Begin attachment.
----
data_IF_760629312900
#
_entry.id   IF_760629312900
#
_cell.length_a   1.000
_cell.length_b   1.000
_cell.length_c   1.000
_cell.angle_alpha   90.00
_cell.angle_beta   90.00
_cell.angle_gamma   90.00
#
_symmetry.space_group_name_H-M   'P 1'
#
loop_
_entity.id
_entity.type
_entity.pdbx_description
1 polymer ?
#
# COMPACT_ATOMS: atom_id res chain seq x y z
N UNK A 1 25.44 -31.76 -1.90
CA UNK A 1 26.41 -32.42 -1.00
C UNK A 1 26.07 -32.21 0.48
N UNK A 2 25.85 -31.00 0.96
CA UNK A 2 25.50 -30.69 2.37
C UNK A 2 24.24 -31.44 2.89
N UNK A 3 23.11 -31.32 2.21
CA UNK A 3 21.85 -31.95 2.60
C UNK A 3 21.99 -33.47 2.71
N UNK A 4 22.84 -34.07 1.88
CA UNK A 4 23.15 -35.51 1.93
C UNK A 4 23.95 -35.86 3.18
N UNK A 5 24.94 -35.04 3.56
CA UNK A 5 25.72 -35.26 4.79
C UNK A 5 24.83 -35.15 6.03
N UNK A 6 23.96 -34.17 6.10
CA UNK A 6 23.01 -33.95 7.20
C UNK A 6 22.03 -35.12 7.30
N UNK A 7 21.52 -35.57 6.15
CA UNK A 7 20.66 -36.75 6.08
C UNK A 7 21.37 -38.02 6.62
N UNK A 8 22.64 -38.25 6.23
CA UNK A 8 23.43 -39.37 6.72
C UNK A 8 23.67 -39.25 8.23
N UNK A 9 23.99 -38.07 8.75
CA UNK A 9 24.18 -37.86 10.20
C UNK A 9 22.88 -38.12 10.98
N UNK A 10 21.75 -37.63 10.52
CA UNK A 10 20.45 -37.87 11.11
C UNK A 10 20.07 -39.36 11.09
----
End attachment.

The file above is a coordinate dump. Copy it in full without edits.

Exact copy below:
data_IF_760629312900
#
_entry.id   IF_760629312900
#
_cell.length_a   1.000
_cell.length_b   1.000
_cell.length_c   1.000
_cell.angle_alpha   90.00
_cell.angle_beta   90.00
_cell.angle_gamma   90.00
#
_symmetry.space_group_name_H-M   'P 1'
#
loop_
_entity.id
_entity.type
_entity.pdbx_description
1 polymer ?
#
# COMPACT_ATOMS: atom_id res chain seq x y z
N UNK A 1 25.44 -31.76 -1.90
CA UNK A 1 26.41 -32.42 -1.00
C UNK A 1 26.07 -32.21 0.48
N UNK A 2 25.85 -31.00 0.96
CA UNK A 2 25.50 -30.69 2.37
C UNK A 2 24.24 -31.44 2.89
N UNK A 3 23.11 -31.32 2.21
CA UNK A 3 21.85 -31.95 2.60
C UNK A 3 21.99 -33.47 2.71
N UNK A 4 22.84 -34.07 1.88
CA UNK A 4 23.15 -35.51 1.93
C UNK A 4 23.95 -35.86 3.18
N UNK A 5 24.94 -35.04 3.56
CA UNK A 5 25.72 -35.26 4.79
C UNK A 5 24.83 -35.15 6.03
N UNK A 6 23.96 -34.17 6.10
CA UNK A 6 23.01 -33.95 7.20
C UNK A 6 22.03 -35.12 7.30
N UNK A 7 21.52 -35.57 6.15
CA UNK A 7 20.66 -36.75 6.08
C UNK A 7 21.37 -38.02 6.62
N UNK A 8 22.64 -38.25 6.23
CA UNK A 8 23.43 -39.37 6.72
C UNK A 8 23.67 -39.25 8.23
N UNK A 9 23.99 -38.07 8.75
CA UNK A 9 24.18 -37.86 10.20
C UNK A 9 22.88 -38.12 10.98
N UNK A 10 21.75 -37.63 10.52
CA UNK A 10 20.45 -37.87 11.11
C UNK A 10 20.07 -39.36 11.09